Andreas Gösele confirms: “The lower you sit bent forward, the worse it is for performance.” The medical explanation for this is that the large veins and arteries run across the thighs. Where they enter the torso, they can become kinked, which affects blood circulation. The more a cyclist sits leaning forward, the more blood flow is impeded. This can go so far that a road cyclist gets numb feet due to a too low handlebar position, as the foot is no longer supplied with sufficient blood.

However, the conclusion that higher handlebars make you faster is wrong. Gösele explains: “The lower I sit, the more aerodynamic I am. The aerodynamic advantages outweigh them so much that you ride faster despite a slightly reduced efficiency. The losses in power become a minor matter.”

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Positive instead of Negative

In mountain biking, aerodynamics play a secondary role. “In technically demanding races, we average less than 20 kilometres per hour,” says Späth. Being more upright is not a disadvantage. On the contrary: you ride more safely, have a better overview and: ‘With a higher handlebar I have fewer back problems,’ says Späth. The lower you have to bend down on the handlebars, the greater the holding work and therefore the more force required from your upper body. A force that would be better preserved for the legs. Back pain is usually a sign that the upper body muscles are slowly weakening.

This is also the reason why mountain bikers are abandoning the extremely low handlebars that were fashionable only a few years ago. Negative handlebar stems, i.e. those angled downwards, have now almost disappeared in the professional sector. However, the handlebar level is still lower than the saddle level. It has to be that way. Otherwise, the bikes would climb with difficulty, the centre of gravity would be too far back and the front wheel would lift off the ground more quickly.

For healthy athletes, however, this rule can be broken. In fact, the less the spine has to bend, the less the intervertebral discs are compressed. The latter can absorb shocks better when they reach the saddle. The strain on the hands is also reduced. A pressure-sensitive nerve channel runs between the thumb and little finger. Excessive pressure on this channel makes the fingers numb. In reality, this problem should mainly occur in road cycling, where the weight of the hands is greater. But practice is different. Less violent blows and the possibility of changing grip position on the road bike alleviate the problem. If your hands still get numb, consider buying gloves with good padding or installing a soft handlebar tape, e.g. made of cork. Professionals often wrap two layers around the handlebars to pedal more comfortably. Mountain bikers have the advantage of screwing the grips onto the handlebars, so they can change position regularly and reduce pressure on the delicate inner hand area.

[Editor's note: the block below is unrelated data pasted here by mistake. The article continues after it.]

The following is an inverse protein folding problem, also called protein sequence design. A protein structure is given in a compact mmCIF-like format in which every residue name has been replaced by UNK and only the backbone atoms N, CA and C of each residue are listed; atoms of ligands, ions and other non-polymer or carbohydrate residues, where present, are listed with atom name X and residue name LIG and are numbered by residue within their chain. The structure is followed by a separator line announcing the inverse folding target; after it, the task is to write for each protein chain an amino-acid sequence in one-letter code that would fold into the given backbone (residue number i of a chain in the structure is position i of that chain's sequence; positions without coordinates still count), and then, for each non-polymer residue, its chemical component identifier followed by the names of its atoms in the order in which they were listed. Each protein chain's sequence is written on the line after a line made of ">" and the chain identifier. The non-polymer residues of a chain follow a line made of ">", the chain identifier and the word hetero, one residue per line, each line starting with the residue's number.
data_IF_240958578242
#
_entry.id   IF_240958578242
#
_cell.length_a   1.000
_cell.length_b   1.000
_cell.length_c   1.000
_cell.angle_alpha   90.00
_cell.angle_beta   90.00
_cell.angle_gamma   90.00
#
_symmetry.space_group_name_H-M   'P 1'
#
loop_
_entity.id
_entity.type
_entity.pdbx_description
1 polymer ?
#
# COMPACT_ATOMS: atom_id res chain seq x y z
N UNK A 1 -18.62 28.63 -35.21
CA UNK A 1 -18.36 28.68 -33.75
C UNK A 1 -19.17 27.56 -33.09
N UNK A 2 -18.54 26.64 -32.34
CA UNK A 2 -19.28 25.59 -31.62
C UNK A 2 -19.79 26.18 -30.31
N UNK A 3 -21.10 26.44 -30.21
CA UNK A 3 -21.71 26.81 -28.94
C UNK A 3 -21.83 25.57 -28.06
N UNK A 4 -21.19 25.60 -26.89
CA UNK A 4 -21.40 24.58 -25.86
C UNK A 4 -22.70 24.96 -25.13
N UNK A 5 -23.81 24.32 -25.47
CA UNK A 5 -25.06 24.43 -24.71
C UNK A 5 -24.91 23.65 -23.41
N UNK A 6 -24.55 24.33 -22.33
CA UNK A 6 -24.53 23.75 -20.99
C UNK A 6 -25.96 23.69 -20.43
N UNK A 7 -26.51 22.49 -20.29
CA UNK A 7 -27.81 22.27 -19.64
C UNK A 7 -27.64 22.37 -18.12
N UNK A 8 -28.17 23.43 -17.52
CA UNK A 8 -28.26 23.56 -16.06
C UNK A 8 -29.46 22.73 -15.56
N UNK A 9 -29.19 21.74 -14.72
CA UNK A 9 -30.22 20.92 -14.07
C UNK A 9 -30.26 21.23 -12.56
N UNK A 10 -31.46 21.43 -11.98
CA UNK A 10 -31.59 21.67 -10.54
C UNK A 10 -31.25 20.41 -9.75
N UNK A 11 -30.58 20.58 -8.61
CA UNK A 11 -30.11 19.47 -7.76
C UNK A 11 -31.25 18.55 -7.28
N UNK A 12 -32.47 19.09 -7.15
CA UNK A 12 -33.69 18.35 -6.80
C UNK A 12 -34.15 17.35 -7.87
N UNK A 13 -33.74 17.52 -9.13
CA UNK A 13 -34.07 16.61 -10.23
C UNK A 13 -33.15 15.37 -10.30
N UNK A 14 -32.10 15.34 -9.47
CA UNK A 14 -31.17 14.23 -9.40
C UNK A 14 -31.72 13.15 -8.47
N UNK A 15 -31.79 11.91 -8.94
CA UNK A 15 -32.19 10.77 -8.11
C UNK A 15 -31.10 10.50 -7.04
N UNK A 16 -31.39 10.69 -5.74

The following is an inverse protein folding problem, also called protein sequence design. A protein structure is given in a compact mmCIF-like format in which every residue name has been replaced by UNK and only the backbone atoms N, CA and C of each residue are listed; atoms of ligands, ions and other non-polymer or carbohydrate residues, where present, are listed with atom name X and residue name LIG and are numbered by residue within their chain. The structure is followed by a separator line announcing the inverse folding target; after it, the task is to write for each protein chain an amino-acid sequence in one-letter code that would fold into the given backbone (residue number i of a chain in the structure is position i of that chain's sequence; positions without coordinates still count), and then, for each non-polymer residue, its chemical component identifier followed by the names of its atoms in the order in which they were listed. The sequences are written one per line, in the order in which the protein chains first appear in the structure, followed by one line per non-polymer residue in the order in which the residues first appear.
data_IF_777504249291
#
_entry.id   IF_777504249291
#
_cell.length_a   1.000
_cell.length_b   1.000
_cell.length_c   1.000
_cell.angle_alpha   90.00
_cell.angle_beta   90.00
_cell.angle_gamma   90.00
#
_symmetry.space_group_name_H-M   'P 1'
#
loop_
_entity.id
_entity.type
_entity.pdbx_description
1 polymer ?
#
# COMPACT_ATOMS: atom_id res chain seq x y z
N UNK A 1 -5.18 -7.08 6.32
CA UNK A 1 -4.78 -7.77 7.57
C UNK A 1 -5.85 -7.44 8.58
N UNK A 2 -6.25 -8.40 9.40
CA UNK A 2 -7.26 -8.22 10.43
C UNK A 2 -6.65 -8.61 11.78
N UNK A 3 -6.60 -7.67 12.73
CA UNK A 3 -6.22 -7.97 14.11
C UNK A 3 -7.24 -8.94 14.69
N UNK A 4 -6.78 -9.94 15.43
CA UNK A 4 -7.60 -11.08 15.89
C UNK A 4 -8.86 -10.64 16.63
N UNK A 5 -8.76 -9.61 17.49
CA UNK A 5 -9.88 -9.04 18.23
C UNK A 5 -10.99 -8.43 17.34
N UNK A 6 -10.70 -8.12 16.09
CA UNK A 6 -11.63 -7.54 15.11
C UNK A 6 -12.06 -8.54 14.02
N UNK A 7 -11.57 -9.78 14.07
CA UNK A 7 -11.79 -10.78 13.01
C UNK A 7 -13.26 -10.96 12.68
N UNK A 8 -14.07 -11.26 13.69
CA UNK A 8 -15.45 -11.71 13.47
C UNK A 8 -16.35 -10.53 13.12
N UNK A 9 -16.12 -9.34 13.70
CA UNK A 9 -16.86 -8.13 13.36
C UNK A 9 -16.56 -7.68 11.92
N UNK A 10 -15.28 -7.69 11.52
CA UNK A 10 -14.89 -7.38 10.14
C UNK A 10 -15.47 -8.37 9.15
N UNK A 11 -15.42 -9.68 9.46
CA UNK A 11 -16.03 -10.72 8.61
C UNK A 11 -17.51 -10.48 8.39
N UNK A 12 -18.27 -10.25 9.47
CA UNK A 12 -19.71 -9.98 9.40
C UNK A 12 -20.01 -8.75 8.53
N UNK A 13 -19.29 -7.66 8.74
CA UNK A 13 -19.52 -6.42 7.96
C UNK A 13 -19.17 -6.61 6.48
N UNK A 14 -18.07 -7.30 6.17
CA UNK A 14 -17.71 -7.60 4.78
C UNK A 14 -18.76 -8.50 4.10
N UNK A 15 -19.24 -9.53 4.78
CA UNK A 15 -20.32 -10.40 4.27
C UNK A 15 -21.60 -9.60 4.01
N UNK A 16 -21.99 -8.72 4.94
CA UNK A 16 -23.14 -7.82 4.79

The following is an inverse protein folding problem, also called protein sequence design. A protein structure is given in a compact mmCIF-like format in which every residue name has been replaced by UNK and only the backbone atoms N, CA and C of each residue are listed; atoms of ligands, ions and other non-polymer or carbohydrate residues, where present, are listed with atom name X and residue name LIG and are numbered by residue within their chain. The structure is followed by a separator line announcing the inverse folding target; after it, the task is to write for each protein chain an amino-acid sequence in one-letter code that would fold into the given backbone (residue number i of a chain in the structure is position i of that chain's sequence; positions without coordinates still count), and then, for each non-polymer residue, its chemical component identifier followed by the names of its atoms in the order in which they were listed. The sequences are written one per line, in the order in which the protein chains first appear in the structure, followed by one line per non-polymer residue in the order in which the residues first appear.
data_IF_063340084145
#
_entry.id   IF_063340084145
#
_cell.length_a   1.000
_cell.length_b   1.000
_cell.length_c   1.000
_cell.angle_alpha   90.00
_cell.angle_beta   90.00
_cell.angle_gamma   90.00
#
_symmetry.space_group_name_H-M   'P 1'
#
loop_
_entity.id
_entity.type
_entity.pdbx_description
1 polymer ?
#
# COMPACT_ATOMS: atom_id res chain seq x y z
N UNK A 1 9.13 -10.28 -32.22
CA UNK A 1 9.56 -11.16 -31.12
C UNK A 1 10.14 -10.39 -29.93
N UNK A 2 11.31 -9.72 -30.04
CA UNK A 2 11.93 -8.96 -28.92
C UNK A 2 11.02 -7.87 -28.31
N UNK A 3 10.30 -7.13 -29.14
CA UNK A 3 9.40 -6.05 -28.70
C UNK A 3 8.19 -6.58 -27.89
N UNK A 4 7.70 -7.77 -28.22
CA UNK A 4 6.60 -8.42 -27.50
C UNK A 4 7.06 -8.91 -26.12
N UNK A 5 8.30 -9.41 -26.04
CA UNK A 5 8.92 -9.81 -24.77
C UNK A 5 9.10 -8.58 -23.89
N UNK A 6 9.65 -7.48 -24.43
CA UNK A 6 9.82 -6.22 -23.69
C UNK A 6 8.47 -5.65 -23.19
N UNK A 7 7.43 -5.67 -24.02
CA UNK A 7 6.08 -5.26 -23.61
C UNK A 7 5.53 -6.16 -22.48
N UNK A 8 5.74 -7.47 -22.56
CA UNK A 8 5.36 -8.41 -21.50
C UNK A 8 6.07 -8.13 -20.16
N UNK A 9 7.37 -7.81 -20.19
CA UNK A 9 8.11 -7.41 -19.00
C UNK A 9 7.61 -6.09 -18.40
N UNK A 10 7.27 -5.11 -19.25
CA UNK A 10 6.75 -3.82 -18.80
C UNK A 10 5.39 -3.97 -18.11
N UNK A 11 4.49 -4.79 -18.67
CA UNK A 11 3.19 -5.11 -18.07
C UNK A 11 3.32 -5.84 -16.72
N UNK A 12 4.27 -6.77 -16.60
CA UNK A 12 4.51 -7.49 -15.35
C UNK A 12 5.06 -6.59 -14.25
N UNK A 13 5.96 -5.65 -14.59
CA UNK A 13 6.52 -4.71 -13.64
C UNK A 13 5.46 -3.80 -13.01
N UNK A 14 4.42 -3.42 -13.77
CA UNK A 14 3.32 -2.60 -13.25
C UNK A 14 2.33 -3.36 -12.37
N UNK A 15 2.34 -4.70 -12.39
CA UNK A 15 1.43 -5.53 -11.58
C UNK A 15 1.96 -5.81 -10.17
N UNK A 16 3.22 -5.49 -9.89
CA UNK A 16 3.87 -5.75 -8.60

Encourage variety

Switching from one discipline to another is not only harmless, but actually beneficial. The road cyclist can strengthen the muscles of the upper body on the mountain bike. On the ground you work with your whole body, your arms have to cushion, pull, push, you often stand for technical passages on the pedals. So you need tension in the body, which can only be created with strong core muscles. The second advantage is the riding technique. With the bike, you playfully learn to jump over obstacles, react in fractions of a second, and steer correctly in critical situations, e.g. with slipping wheels.

In contrast, the mountain biker on the road bike can train smooth pedalling, hone high-speed cornering technique, train speed endurance and fundamentals. “I know of no negative influence of one discipline on the other,” encourages Gösele. Finally, the mental component also comes into play. The fact that road pro Alexandre Moos was quickly dropped at the Swiss Bike Masters after a strong start and then retired did not matter much to him. Because with his excursions into the mountain bike world he wants to achieve one thing above all: to get away from the road life and enjoy cycling. For him, who has already stood on the podium several times in the national bike race series, mountain biking means a break from the season.


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This blog article was made available to us by Fit for Life. Fit for Life is the Swiss fitness, running and endurance sports magazine. Would you like to read these articles regularly? Then click here.